In the early 1980's, the role of the primary care physician as an essential partner in the care of competitive athletes emerged. Shortly thereafter, a growing demand for additional training in the rapidly expanding field of primary care sports medicine led to the establishment of three sentinel fellowship programs at the Cleveland Clinic, Michigan State University and UCLA. The UCLA Program was established in 1986 by James C. Puffer, MD, one of the pioneers of primary care sports medicine.
Since its inception, the fellowship program has been committed to recruiting the best primary care physicians with the expectation that they will pursue academic careers to further the growth and development of the discipline, and impart their knowledge to other physicians in training and in practice.
With this in mind, the program has sought to provide a comprehensive experience for fellows designed to assist them in achieving exceptional skills in clinical care, teaching and research. Over the years, the program has taken advantage of the expertise of the faculty, the enthusiasm of our fellows, and the resources of our institution to implement a variety of changes that solidly supports each of these cornerstones of sports medicine.
The program initially consisted of one year of training, and then in 1989, a second year was added to support the acquisition of research skills. As sports medicine continues to evolve, the career paths of academic sports medicine physicians have expanded. In addition to faculty whose primary focus is research, there has been an increased need for faculty who use evidenced- based methods to provide residents and medical students with more sound skills in musculoskeletal medicine, and in the care of medical issues that affect physical activity and sport participation. Given these developments, the role of the clinician-teacher as a scholarly leader within the faculty of medical schools and primary care residency programs, has rapidly grown.
Recognizing these changes, as well as the program's overriding commitment to developing leaders in sports medicine, the program offers a choice of either 1 year or 2 year training program. For applicants pointing towards faculty careers as clinician-teachers, the program provides a rigorous 12-month curriculum that includes extensive clinical training, a multitude of teaching and educational opportunities, as well as preparation and support for clinical research and scholarly activity. In addition, for those applicants who are interested in obtaining advanced skills and experience in research, as well as superior faculty development training, a 24-month program is available that can be tailored to the specific interests and career goals of each fellow.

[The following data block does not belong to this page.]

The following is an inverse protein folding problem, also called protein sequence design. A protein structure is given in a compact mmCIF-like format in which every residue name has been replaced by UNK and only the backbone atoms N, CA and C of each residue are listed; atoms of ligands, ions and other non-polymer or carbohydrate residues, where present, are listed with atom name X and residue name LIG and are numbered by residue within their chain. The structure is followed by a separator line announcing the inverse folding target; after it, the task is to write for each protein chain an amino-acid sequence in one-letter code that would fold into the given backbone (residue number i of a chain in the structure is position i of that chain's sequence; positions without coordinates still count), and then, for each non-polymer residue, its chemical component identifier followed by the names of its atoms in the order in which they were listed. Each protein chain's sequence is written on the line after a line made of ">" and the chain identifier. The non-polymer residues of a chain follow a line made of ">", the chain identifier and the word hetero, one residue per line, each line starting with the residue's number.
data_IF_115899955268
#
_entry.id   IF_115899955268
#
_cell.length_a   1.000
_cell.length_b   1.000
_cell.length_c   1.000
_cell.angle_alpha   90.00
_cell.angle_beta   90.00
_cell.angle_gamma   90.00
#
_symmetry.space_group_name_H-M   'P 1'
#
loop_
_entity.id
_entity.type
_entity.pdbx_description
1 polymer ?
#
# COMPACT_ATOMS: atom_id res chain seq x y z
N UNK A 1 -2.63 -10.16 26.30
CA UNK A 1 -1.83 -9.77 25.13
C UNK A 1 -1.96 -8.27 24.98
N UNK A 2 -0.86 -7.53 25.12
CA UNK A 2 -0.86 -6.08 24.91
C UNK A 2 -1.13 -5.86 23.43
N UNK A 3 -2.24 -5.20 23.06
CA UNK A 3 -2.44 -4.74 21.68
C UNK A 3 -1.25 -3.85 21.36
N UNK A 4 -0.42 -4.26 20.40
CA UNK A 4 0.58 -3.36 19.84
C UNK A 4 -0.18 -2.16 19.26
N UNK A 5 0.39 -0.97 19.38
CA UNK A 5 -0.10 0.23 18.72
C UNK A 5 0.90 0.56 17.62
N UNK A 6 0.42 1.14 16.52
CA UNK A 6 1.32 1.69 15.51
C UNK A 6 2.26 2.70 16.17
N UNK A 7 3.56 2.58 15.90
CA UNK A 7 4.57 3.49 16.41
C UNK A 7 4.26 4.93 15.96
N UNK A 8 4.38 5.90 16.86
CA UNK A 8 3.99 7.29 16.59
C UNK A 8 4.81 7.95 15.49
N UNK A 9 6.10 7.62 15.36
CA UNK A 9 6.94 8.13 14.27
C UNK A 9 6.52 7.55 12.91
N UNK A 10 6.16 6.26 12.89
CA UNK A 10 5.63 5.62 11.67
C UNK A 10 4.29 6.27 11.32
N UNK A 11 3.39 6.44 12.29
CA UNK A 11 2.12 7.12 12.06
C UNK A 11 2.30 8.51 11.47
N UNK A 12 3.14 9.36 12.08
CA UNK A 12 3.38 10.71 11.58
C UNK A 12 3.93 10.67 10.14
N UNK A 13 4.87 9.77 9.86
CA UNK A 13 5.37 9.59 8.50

The program's focus remains on training individuals who will advance the discipline of sports medicine. In fact, throughout the program's history, over 70% of graduates have pursued academic careers, many with major athletic team responsibilities at Division I institutions.
Finally, with the rapid increase in the number of primary care sports medicine fellowships in the early 1990's, an accreditation process was established by the Accreditation Council for Graduate Medical Education (ACGME) and the Residency Review Committees for Family Practice, Internal Medicine and Pediatrics. UCLA was one of the first fellowship programs to be accredited in 1996, and has been reaccredited each subsequent cycle.
Situated in one of the preeminent academic medical centers in the United States, the UCLA Sports Medicine Fellowship is committed to recruiting outstanding primary care physicians to train in a unique and challenging interdisciplinary environment. It is expected that graduates of the program will pursue academic careers in their given primary care discipline and further advance the scientific growth and development of sports medicine. With this in mind, the fellowship is designed with the following goals: